This is a great site and will, no doubt, continue to grow in strength!

#52 Clip the highlights with Clipmarks!

While it is still just March it is good to be getting onto the March Things and feeling like I will soon catch up with the PLCMC people. It is particularly special to be doing the Australian March things that we have written ourselves! How exciting it has been for Fiona and me to participate in this program from afar! That really brings out the universality of the web and how it makes everyone closer. Only one more thing to go for us! I do hope they let us have another go later ;>)

As stated in the Learning 2.1 blog, Clipmarks really, really is my current favourite Web 2.0 tool. It is so great to be able to save all those articles that come my way through Bloglines and also any websites that catch my eye. They are all saved in full text (or abridged as it takes my fancy) rather than just with a url which will require me to open it before reading. And who knows whether the url will still be current?

I have used Bloglines for a while to clip stuff, and while you can sort into subject folders it is just the url. Likewise I have played with Furl and eSnips (which I was really looking at in relation to online File storage and as a replacement for the ill-fated Omnidrive). The good thing about Bloglines snipping is that you can stay in Bloglines to do it and when you have finished you are taken right back to where you were. However, I like the full text potential of Clipmarks.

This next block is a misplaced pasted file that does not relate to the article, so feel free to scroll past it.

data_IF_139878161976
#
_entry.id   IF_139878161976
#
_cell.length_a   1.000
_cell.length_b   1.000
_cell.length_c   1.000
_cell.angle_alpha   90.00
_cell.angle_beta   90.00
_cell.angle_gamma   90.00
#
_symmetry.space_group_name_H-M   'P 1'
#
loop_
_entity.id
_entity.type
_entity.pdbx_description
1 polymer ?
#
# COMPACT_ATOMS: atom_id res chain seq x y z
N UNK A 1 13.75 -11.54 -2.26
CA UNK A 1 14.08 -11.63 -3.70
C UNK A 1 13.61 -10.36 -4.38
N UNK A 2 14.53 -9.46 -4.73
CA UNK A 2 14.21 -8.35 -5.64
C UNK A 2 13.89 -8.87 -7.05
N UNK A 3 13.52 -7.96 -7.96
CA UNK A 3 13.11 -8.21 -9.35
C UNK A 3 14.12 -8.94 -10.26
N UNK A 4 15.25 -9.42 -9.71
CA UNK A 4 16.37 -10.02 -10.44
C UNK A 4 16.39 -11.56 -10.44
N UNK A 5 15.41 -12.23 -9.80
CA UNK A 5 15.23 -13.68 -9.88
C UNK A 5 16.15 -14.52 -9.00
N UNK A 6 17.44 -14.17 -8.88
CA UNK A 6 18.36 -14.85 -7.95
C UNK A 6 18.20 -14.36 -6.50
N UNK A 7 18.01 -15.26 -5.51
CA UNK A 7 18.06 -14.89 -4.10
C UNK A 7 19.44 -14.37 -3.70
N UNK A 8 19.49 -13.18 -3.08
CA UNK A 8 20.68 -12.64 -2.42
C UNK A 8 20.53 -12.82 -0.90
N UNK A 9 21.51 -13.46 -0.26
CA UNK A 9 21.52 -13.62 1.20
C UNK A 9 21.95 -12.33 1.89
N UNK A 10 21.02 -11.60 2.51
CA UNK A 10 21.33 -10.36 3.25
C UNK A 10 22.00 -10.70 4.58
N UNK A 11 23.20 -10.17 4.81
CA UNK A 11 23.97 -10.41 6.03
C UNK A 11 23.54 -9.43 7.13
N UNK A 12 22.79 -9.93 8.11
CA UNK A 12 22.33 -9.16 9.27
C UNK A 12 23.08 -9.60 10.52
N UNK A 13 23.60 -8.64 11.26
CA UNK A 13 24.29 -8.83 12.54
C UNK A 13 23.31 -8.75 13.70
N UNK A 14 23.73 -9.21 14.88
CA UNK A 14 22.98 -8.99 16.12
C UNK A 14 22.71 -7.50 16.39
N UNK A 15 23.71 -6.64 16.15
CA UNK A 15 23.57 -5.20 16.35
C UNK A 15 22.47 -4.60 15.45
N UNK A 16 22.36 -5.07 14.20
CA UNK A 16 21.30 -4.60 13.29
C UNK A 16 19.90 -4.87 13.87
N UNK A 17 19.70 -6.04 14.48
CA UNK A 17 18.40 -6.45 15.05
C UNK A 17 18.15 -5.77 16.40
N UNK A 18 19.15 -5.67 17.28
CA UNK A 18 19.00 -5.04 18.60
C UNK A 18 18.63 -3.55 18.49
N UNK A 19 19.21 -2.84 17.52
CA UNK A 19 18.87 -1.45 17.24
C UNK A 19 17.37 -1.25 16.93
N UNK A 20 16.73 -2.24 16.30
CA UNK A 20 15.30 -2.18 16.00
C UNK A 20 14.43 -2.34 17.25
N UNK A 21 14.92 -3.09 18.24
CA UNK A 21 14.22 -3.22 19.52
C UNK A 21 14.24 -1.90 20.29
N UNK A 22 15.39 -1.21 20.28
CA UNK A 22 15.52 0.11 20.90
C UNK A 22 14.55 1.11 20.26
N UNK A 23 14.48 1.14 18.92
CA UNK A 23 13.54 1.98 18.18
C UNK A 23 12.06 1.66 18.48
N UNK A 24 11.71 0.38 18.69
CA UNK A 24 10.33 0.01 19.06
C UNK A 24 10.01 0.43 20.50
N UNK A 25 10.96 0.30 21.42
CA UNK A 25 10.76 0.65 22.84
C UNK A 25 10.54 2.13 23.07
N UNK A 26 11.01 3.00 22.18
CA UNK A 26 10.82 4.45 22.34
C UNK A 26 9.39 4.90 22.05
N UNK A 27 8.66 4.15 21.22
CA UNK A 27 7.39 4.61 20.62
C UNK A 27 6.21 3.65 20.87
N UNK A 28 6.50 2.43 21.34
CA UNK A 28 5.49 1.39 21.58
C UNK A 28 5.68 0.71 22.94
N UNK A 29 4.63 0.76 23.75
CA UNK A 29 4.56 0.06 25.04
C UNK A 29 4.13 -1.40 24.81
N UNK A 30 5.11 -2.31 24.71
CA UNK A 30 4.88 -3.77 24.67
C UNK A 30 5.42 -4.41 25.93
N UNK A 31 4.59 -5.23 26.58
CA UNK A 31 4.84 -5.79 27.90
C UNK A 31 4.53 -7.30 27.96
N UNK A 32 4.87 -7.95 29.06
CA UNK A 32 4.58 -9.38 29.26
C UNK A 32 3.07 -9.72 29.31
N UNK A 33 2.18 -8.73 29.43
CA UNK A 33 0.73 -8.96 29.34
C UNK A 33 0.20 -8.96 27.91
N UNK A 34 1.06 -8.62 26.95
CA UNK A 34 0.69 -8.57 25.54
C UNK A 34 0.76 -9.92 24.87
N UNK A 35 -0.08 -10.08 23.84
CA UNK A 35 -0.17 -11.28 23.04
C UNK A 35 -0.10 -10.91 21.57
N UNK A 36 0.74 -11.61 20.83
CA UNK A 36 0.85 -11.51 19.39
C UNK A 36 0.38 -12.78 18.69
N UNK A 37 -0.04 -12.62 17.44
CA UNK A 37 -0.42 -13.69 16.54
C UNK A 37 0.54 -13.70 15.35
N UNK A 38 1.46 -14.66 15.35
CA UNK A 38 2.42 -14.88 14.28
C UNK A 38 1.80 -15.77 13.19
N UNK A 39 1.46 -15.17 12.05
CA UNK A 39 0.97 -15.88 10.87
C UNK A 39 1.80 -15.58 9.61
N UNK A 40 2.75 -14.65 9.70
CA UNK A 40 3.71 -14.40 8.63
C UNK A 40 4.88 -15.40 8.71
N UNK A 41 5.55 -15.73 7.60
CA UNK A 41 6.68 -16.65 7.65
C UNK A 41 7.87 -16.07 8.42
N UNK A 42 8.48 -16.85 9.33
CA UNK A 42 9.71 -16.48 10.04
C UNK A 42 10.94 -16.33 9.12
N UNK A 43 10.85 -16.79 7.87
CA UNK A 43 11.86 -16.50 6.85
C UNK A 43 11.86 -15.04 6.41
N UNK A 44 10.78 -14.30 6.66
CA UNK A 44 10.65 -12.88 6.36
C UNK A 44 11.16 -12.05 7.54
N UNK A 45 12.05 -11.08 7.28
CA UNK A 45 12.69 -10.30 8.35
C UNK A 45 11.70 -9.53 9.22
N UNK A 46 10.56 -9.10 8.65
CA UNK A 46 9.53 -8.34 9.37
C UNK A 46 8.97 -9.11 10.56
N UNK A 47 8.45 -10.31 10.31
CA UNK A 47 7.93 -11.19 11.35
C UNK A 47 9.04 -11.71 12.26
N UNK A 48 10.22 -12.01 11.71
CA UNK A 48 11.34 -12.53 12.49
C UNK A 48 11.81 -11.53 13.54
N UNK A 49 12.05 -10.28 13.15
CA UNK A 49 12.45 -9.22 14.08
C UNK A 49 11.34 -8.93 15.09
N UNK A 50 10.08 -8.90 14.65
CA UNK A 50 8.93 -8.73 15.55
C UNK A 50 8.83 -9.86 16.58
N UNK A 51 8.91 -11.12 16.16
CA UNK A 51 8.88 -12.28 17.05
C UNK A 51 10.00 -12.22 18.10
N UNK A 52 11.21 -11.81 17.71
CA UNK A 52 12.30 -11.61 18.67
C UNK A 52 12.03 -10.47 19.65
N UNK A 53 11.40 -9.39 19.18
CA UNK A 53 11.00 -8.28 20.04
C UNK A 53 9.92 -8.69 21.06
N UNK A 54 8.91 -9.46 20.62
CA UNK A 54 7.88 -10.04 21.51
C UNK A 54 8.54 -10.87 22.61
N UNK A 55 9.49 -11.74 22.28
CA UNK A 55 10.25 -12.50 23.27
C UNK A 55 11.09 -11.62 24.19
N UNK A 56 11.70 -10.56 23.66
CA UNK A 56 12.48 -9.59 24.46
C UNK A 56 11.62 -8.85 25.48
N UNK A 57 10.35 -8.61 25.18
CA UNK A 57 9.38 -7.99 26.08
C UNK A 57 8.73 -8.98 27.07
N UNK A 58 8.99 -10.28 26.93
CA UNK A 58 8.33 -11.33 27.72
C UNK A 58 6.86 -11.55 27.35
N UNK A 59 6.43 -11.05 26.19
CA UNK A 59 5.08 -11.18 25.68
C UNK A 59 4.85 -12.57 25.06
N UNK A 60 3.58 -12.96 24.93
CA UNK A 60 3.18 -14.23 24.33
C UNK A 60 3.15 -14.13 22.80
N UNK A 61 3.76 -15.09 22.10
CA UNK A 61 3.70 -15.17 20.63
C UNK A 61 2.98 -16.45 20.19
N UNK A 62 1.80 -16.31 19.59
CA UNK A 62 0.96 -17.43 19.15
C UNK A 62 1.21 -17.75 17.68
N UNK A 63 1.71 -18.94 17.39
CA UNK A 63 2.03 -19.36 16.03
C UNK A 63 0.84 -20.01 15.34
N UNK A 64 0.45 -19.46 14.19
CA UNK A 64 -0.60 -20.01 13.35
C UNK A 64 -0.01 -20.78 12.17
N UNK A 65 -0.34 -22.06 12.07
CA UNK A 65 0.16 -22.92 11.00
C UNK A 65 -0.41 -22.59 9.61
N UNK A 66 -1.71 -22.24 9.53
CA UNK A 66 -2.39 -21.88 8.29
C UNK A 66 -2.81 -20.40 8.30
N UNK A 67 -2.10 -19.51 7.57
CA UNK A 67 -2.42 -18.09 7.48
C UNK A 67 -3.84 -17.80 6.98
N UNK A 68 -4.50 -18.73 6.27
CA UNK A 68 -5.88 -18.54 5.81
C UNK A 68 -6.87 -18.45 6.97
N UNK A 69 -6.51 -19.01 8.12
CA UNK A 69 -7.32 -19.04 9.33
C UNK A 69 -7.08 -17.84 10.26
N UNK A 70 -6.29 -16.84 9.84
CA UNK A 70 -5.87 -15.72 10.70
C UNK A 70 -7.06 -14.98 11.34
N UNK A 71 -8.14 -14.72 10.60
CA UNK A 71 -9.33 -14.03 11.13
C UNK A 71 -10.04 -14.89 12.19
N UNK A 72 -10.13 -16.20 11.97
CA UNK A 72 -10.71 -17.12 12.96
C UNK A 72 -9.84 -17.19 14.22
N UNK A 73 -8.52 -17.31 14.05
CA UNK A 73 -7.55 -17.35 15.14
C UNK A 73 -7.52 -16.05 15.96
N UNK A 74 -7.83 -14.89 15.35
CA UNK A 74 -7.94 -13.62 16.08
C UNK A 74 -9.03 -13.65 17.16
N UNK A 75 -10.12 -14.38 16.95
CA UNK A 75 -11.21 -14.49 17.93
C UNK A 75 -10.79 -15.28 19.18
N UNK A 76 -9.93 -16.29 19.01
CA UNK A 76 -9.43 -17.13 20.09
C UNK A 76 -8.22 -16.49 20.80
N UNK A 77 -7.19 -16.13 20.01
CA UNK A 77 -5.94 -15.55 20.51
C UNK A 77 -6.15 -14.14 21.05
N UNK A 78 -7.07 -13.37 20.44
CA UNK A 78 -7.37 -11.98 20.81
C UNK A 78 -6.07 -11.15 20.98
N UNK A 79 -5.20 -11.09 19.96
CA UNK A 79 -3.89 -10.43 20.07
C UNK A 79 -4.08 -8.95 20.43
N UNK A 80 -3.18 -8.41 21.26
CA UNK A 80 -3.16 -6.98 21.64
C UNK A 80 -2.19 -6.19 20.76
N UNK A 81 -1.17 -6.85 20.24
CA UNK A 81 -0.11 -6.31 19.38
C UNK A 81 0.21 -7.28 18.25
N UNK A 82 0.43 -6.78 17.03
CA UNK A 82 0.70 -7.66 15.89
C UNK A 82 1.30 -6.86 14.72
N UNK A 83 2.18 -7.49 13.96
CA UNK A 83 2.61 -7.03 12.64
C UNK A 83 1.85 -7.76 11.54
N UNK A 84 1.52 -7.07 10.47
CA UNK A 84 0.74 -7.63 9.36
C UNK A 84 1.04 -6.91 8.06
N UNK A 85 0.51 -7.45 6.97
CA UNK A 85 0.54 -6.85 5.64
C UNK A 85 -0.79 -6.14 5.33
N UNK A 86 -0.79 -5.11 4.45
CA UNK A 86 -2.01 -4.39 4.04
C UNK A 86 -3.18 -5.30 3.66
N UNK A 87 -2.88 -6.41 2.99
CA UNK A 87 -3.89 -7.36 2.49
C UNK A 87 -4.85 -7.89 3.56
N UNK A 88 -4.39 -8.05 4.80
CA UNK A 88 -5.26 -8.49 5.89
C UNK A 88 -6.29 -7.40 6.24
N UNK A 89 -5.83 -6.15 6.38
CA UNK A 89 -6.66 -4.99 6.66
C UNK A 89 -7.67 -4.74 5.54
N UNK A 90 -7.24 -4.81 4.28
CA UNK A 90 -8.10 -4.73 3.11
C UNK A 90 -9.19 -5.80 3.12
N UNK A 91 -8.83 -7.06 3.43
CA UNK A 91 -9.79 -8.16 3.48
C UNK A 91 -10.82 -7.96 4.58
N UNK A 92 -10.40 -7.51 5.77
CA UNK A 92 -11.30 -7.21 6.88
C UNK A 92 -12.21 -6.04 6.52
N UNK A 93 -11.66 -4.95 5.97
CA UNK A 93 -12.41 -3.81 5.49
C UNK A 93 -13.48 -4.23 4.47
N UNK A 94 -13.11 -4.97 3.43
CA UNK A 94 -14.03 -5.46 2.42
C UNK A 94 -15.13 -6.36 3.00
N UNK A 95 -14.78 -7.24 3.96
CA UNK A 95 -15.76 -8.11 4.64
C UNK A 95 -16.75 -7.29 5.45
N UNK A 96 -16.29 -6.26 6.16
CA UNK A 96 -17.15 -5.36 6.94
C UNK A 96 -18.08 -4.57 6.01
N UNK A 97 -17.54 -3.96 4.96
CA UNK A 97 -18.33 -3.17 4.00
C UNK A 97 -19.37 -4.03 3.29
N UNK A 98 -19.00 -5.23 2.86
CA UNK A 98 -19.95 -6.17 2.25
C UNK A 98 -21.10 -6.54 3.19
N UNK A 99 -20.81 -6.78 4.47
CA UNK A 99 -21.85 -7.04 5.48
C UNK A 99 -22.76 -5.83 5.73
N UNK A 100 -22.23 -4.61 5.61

I have had Clipmarks linked to my Facebook profile and access to my Clipcasts there since I first started using it. Yesterday because I wanted also to place some news clips on the Boroondara Facebook page (and you can't add news clips to Facebook pages, only to profiles), I set up a new blog, From the news desk, linked my Clipmarks to that blog in Blogger (you have the choice of inputting multiple blogs and can select which you want to send particular clips to), and then fed the blog into the My blogs feed on the Boroondara Facebook page. Voila! Newsclips there! And I love Clipmarks even more! It's a slightly circuitous work-around but it works for me!

Thursday, March 27, 2008

#51 Libraries and the social web a hot topic

Libraries and the social web is certainly a hot topic. If for example you do a browse through Facebook pages (ie not personal profiles but organizational pages) you will get over 500 hits with the word library in the name! There are also groups on Facebook which are library-based.

It was interesting to run through Jessica Hupp's 25 useful social networking tools for librarians and to realize that, whilst I don't use all of them, there were very few that I was not aware of. I took the opportunity to look at a few that I wasn't aware of: LinkedIn (a site for linking professionals), TeacherTube (a YouTube for teachers), Footnote (a history site which is very US based), Community Walk (a mapping tool for history talks etc), and DaftDoggy. Of these, Community Walk was one that I felt could be useful for family and local history and I made a mental note to go back and try it.